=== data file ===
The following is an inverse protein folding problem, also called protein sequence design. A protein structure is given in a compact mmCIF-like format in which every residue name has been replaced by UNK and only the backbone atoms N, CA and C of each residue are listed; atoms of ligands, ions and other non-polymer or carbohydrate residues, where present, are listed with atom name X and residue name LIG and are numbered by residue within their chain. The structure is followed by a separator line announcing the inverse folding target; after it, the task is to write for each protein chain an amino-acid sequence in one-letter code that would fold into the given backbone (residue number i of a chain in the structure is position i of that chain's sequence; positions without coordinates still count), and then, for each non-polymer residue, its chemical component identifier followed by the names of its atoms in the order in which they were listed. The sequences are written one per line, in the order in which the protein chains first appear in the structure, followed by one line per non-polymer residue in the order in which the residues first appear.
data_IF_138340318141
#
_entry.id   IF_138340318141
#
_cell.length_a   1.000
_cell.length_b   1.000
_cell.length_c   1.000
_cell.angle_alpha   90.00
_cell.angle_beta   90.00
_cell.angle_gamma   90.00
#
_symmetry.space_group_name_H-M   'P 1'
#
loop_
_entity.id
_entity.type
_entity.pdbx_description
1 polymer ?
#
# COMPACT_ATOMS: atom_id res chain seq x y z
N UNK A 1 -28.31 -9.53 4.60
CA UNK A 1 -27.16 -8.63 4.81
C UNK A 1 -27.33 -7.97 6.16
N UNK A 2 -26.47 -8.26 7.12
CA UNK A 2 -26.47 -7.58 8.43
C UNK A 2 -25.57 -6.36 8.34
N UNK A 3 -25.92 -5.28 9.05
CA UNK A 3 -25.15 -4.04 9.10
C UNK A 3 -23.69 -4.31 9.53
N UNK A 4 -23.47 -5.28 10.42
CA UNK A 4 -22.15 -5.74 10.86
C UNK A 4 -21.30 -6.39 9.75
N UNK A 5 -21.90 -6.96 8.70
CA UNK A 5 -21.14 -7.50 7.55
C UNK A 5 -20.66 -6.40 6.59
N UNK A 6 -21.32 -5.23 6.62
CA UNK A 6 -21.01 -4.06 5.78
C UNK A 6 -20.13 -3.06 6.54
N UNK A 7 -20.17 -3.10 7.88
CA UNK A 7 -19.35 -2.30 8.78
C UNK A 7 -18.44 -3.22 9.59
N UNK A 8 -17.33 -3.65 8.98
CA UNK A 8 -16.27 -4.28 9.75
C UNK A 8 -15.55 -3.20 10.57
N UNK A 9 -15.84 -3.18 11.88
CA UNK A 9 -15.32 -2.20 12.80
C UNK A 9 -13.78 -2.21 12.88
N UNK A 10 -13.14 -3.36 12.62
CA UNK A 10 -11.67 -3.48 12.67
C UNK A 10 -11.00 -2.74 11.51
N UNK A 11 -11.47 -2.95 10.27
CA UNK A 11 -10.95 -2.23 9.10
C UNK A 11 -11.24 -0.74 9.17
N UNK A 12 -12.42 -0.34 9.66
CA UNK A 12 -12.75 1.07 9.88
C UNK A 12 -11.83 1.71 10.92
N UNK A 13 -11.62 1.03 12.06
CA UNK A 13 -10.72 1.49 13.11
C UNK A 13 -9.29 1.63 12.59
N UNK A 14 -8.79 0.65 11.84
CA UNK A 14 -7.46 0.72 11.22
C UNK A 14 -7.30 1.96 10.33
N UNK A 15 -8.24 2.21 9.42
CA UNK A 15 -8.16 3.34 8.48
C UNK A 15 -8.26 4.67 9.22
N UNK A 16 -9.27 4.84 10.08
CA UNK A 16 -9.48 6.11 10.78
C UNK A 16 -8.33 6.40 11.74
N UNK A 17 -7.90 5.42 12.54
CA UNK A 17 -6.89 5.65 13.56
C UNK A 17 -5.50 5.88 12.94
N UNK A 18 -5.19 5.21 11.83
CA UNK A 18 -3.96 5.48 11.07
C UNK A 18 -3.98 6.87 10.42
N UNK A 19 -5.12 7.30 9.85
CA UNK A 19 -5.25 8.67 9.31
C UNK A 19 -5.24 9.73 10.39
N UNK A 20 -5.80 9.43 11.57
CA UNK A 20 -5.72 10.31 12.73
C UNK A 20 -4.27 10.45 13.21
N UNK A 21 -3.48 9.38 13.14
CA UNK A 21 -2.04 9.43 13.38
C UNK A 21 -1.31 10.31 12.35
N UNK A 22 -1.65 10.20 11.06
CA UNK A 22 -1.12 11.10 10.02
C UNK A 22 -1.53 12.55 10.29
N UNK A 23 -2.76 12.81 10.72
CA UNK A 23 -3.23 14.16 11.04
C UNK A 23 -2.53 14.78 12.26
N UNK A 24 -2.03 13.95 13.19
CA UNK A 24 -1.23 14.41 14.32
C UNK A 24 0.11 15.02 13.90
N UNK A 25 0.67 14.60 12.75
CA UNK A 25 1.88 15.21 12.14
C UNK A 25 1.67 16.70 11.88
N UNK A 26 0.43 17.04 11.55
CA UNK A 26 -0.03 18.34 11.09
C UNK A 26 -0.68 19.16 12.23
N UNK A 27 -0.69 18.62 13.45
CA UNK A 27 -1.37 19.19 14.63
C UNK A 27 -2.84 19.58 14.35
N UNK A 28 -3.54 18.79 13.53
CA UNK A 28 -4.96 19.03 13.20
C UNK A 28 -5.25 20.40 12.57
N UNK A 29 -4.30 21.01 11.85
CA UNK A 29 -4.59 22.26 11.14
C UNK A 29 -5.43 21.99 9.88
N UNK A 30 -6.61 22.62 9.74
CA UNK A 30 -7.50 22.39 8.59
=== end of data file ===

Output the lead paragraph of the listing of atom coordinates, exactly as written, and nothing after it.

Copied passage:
The following is an inverse protein folding problem, also called protein sequence design. A protein structure is given in a compact mmCIF-like format in which every residue name has been replaced by UNK and only the backbone atoms N, CA and C of each residue are listed; atoms of ligands, ions and other non-polymer or carbohydrate residues, where present, are listed with atom name X and residue name LIG and are numbered by residue within their chain. The structure is followed by a separator line announcing the inverse folding target; after it, the task is to write for each protein chain an amino-acid sequence in one-letter code that would fold into the given backbone (residue number i of a chain in the structure is position i of that chain's sequence; positions without coordinates still count), and then, for each non-polymer residue, its chemical component identifier followed by the names of its atoms in the order in which they were listed. The sequences are written one per line, in the order in which the protein chains first appear in the structure, followed by one line per non-polymer residue in the order in which the residues first appear.